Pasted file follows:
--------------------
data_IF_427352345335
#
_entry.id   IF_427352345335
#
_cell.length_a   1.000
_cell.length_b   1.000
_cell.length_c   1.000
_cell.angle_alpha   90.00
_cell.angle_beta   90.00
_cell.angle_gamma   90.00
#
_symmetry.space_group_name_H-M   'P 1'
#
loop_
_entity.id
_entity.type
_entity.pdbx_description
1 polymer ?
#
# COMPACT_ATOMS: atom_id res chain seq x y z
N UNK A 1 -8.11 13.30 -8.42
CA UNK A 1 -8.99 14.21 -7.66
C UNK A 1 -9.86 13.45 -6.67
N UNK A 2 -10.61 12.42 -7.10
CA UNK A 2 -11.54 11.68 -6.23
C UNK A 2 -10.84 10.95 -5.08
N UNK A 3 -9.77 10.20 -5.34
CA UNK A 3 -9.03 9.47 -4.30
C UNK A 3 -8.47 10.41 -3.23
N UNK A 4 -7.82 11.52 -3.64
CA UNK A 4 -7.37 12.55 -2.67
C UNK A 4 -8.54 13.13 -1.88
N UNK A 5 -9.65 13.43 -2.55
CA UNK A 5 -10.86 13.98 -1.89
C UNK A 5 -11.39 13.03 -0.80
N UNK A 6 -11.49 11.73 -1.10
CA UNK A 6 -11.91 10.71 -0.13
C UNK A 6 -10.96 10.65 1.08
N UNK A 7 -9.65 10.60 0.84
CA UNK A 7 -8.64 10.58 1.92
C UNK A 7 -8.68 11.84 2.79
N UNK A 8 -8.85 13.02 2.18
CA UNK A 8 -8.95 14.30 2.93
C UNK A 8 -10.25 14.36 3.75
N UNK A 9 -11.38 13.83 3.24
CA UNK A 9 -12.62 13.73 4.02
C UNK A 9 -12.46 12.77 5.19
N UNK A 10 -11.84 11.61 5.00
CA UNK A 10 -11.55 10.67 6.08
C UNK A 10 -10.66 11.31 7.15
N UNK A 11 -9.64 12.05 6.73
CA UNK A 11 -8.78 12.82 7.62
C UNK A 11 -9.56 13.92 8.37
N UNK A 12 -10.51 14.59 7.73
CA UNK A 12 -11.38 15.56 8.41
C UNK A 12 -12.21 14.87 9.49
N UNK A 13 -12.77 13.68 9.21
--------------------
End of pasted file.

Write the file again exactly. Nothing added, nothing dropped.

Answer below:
data_IF_427352345335
#
_entry.id   IF_427352345335
#
_cell.length_a   1.000
_cell.length_b   1.000
_cell.length_c   1.000
_cell.angle_alpha   90.00
_cell.angle_beta   90.00
_cell.angle_gamma   90.00
#
_symmetry.space_group_name_H-M   'P 1'
#
loop_
_entity.id
_entity.type
_entity.pdbx_description
1 polymer ?
#
# COMPACT_ATOMS: atom_id res chain seq x y z
N UNK A 1 -8.11 13.30 -8.42
CA UNK A 1 -8.99 14.21 -7.66
C UNK A 1 -9.86 13.45 -6.67
N UNK A 2 -10.61 12.42 -7.10
CA UNK A 2 -11.54 11.68 -6.23
C UNK A 2 -10.84 10.95 -5.08
N UNK A 3 -9.77 10.20 -5.34
CA UNK A 3 -9.03 9.47 -4.30
C UNK A 3 -8.47 10.41 -3.23
N UNK A 4 -7.82 11.52 -3.64
CA UNK A 4 -7.37 12.55 -2.67
C UNK A 4 -8.54 13.13 -1.88
N UNK A 5 -9.65 13.43 -2.55
CA UNK A 5 -10.86 13.98 -1.89
C UNK A 5 -11.39 13.03 -0.80
N UNK A 6 -11.49 11.73 -1.10
CA UNK A 6 -11.91 10.71 -0.13
C UNK A 6 -10.96 10.65 1.08
N UNK A 7 -9.65 10.60 0.84
CA UNK A 7 -8.64 10.58 1.92
C UNK A 7 -8.68 11.84 2.79
N UNK A 8 -8.85 13.02 2.18
CA UNK A 8 -8.95 14.30 2.93
C UNK A 8 -10.25 14.36 3.75
N UNK A 9 -11.38 13.83 3.24
CA UNK A 9 -12.62 13.73 4.02
C UNK A 9 -12.46 12.77 5.19
N UNK A 10 -11.84 11.61 5.00
CA UNK A 10 -11.55 10.67 6.08
C UNK A 10 -10.66 11.31 7.15
N UNK A 11 -9.64 12.05 6.73
CA UNK A 11 -8.78 12.82 7.62
C UNK A 11 -9.56 13.92 8.37
N UNK A 12 -10.51 14.59 7.73
CA UNK A 12 -11.38 15.56 8.41
C UNK A 12 -12.21 14.87 9.49
N UNK A 13 -12.77 13.68 9.21